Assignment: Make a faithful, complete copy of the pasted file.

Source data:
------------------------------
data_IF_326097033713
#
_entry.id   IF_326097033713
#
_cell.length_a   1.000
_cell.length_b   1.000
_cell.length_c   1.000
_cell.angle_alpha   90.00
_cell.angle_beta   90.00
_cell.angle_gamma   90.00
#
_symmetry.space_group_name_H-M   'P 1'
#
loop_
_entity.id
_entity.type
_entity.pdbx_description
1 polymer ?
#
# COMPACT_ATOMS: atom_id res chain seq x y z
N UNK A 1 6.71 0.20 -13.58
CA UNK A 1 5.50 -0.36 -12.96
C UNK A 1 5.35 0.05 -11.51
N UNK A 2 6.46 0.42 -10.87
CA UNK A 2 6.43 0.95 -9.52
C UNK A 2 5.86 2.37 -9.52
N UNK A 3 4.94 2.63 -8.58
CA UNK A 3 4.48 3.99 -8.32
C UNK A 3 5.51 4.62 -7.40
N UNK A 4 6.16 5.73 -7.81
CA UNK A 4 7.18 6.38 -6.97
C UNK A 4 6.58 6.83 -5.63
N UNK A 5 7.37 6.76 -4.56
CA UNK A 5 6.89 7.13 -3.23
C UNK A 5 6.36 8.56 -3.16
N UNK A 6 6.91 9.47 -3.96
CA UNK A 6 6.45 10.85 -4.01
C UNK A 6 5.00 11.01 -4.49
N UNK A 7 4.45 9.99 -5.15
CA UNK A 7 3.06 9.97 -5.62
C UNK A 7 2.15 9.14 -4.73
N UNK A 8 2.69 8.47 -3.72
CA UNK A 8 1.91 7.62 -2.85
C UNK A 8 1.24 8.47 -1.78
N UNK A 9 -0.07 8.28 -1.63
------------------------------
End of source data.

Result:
data_IF_326097033713
#
_entry.id   IF_326097033713
#
_cell.length_a   1.000
_cell.length_b   1.000
_cell.length_c   1.000
_cell.angle_alpha   90.00
_cell.angle_beta   90.00
_cell.angle_gamma   90.00
#
_symmetry.space_group_name_H-M   'P 1'
#
loop_
_entity.id
_entity.type
_entity.pdbx_description
1 polymer ?
#
# COMPACT_ATOMS: atom_id res chain seq x y z
N UNK A 1 6.71 0.20 -13.58
CA UNK A 1 5.50 -0.36 -12.96
C UNK A 1 5.35 0.05 -11.51
N UNK A 2 6.46 0.42 -10.87
CA UNK A 2 6.43 0.95 -9.52
C UNK A 2 5.86 2.37 -9.52
N UNK A 3 4.94 2.63 -8.58
CA UNK A 3 4.48 3.99 -8.32
C UNK A 3 5.51 4.62 -7.40
N UNK A 4 6.16 5.73 -7.81
CA UNK A 4 7.18 6.38 -6.97
C UNK A 4 6.58 6.83 -5.63
N UNK A 5 7.37 6.76 -4.56
CA UNK A 5 6.89 7.13 -3.23
C UNK A 5 6.36 8.56 -3.16
N UNK A 6 6.91 9.47 -3.96
CA UNK A 6 6.45 10.85 -4.01
C UNK A 6 5.00 11.01 -4.49
N UNK A 7 4.45 9.99 -5.15
CA UNK A 7 3.06 9.97 -5.62
C UNK A 7 2.15 9.14 -4.73
N UNK A 8 2.69 8.47 -3.72
CA UNK A 8 1.91 7.62 -2.85
C UNK A 8 1.24 8.47 -1.78
N UNK A 9 -0.07 8.28 -1.63